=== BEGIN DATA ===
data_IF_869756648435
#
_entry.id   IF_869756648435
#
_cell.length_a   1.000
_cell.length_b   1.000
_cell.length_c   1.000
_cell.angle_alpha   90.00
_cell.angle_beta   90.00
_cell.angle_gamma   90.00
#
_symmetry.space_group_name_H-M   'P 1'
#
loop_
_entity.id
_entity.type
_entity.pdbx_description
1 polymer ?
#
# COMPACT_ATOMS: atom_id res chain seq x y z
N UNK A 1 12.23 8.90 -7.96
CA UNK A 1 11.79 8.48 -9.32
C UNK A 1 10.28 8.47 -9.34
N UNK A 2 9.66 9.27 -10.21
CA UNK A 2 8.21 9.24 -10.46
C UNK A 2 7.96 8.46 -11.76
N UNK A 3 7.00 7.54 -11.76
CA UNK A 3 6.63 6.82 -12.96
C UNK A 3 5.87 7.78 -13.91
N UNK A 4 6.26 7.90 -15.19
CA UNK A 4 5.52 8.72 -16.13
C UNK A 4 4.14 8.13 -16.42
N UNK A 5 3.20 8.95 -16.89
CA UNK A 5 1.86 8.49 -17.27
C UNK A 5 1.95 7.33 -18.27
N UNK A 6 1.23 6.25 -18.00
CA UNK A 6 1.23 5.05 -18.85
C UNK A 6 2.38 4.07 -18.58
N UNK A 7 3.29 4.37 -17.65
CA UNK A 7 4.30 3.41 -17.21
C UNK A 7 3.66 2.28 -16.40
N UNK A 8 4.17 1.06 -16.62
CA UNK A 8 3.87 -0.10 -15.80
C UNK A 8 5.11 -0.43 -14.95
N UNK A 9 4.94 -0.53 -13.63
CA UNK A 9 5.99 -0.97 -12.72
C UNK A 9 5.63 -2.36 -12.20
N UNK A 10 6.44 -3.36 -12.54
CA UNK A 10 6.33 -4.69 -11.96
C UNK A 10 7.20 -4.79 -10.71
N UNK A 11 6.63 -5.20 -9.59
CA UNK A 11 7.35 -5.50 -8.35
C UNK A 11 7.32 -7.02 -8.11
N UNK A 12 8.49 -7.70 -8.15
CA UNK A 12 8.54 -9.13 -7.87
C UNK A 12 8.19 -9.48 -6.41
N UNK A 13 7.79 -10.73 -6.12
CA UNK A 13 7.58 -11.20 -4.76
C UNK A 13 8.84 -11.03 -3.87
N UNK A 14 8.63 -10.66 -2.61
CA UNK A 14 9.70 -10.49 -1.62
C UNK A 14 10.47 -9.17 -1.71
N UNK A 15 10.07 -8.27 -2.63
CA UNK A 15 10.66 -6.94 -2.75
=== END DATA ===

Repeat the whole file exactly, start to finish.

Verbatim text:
data_IF_869756648435
#
_entry.id   IF_869756648435
#
_cell.length_a   1.000
_cell.length_b   1.000
_cell.length_c   1.000
_cell.angle_alpha   90.00
_cell.angle_beta   90.00
_cell.angle_gamma   90.00
#
_symmetry.space_group_name_H-M   'P 1'
#
loop_
_entity.id
_entity.type
_entity.pdbx_description
1 polymer ?
#
# COMPACT_ATOMS: atom_id res chain seq x y z
N UNK A 1 12.23 8.90 -7.96
CA UNK A 1 11.79 8.48 -9.32
C UNK A 1 10.28 8.47 -9.34
N UNK A 2 9.66 9.27 -10.21
CA UNK A 2 8.21 9.24 -10.46
C UNK A 2 7.96 8.46 -11.76
N UNK A 3 7.00 7.54 -11.76
CA UNK A 3 6.63 6.82 -12.96
C UNK A 3 5.87 7.78 -13.91
N UNK A 4 6.26 7.90 -15.19
CA UNK A 4 5.52 8.72 -16.13
C UNK A 4 4.14 8.13 -16.42
N UNK A 5 3.20 8.95 -16.89
CA UNK A 5 1.86 8.49 -17.27
C UNK A 5 1.95 7.33 -18.27
N UNK A 6 1.23 6.25 -18.00
CA UNK A 6 1.23 5.05 -18.85
C UNK A 6 2.38 4.07 -18.58
N UNK A 7 3.29 4.37 -17.65
CA UNK A 7 4.30 3.41 -17.21
C UNK A 7 3.66 2.28 -16.40
N UNK A 8 4.17 1.06 -16.62
CA UNK A 8 3.87 -0.10 -15.80
C UNK A 8 5.11 -0.43 -14.95
N UNK A 9 4.94 -0.53 -13.63
CA UNK A 9 5.99 -0.97 -12.72
C UNK A 9 5.63 -2.36 -12.20
N UNK A 10 6.44 -3.36 -12.54
CA UNK A 10 6.33 -4.69 -11.96
C UNK A 10 7.20 -4.79 -10.71
N UNK A 11 6.63 -5.20 -9.59
CA UNK A 11 7.35 -5.50 -8.35
C UNK A 11 7.32 -7.02 -8.11
N UNK A 12 8.49 -7.70 -8.15
CA UNK A 12 8.54 -9.13 -7.87
C UNK A 12 8.19 -9.48 -6.41
N UNK A 13 7.79 -10.73 -6.12
CA UNK A 13 7.58 -11.20 -4.76
C UNK A 13 8.84 -11.03 -3.87
N UNK A 14 8.63 -10.66 -2.61
CA UNK A 14 9.70 -10.49 -1.62
C UNK A 14 10.47 -9.17 -1.71
N UNK A 15 10.07 -8.27 -2.63
CA UNK A 15 10.66 -6.94 -2.75